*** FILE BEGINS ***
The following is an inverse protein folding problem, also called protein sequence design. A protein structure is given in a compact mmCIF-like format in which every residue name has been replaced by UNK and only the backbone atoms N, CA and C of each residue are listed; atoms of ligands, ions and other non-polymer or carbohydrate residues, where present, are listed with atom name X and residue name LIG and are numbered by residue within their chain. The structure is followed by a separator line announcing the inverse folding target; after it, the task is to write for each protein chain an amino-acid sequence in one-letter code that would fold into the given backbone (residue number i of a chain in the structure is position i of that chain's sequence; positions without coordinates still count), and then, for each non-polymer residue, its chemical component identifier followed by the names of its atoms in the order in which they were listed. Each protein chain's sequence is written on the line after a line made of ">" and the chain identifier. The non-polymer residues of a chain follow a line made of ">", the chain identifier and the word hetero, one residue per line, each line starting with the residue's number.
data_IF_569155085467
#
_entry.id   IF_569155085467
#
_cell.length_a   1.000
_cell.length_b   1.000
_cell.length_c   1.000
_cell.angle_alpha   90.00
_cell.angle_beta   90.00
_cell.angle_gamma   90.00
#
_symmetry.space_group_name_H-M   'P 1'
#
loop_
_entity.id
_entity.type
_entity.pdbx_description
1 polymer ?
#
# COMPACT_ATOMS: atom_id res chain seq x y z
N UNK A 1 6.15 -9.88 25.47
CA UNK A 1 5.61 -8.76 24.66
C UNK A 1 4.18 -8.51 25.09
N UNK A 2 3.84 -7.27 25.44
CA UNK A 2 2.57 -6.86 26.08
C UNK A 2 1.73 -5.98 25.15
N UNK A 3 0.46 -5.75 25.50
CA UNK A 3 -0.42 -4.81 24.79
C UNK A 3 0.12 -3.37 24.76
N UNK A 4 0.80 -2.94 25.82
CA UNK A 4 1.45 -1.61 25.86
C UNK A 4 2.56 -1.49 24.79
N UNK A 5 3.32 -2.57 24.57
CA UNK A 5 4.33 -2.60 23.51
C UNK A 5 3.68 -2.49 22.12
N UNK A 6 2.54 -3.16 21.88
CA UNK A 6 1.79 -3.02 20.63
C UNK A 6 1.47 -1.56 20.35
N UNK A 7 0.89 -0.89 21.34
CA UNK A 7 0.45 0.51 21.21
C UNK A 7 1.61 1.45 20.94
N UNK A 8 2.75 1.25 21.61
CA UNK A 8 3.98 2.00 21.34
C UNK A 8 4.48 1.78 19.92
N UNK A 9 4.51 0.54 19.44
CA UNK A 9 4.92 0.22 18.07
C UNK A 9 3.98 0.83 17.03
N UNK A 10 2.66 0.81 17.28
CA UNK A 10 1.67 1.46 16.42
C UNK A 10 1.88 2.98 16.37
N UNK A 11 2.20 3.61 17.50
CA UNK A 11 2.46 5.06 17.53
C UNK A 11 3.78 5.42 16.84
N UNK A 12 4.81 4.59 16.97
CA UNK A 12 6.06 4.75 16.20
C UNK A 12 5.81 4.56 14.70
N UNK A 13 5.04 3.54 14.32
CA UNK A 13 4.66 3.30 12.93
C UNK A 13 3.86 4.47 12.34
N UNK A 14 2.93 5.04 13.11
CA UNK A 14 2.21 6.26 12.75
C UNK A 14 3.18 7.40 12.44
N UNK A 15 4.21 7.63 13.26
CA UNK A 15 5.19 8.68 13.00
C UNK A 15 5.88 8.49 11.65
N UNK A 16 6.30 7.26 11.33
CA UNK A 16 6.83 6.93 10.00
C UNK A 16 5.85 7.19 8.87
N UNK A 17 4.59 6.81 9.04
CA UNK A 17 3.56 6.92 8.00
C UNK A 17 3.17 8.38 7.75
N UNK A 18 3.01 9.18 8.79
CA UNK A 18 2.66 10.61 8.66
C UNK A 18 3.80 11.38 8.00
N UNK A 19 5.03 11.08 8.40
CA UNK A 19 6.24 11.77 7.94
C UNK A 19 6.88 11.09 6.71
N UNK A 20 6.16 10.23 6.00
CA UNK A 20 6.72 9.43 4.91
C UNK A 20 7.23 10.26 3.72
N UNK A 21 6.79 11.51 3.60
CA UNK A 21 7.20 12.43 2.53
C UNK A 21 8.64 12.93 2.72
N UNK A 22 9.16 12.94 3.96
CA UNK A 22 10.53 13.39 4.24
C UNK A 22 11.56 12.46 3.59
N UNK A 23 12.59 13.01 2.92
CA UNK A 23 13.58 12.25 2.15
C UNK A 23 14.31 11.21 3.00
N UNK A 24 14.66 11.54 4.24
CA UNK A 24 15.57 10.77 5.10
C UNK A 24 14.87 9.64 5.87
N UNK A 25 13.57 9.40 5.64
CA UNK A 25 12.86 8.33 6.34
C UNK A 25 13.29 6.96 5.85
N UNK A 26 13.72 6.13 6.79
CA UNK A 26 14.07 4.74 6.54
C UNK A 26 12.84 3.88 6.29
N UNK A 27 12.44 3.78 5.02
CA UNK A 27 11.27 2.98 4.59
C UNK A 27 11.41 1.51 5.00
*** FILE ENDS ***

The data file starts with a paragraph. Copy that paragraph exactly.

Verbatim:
The following is an inverse protein folding problem, also called protein sequence design. A protein structure is given in a compact mmCIF-like format in which every residue name has been replaced by UNK and only the backbone atoms N, CA and C of each residue are listed; atoms of ligands, ions and other non-polymer or carbohydrate residues, where present, are listed with atom name X and residue name LIG and are numbered by residue within their chain. The structure is followed by a separator line announcing the inverse folding target; after it, the task is to write for each protein chain an amino-acid sequence in one-letter code that would fold into the given backbone (residue number i of a chain in the structure is position i of that chain's sequence; positions without coordinates still count), and then, for each non-polymer residue, its chemical component identifier followed by the names of its atoms in the order in which they were listed. Each protein chain's sequence is written on the line after a line made of ">" and the chain identifier. The non-polymer residues of a chain follow a line made of ">", the chain identifier and the word hetero, one residue per line, each line starting with the residue's number.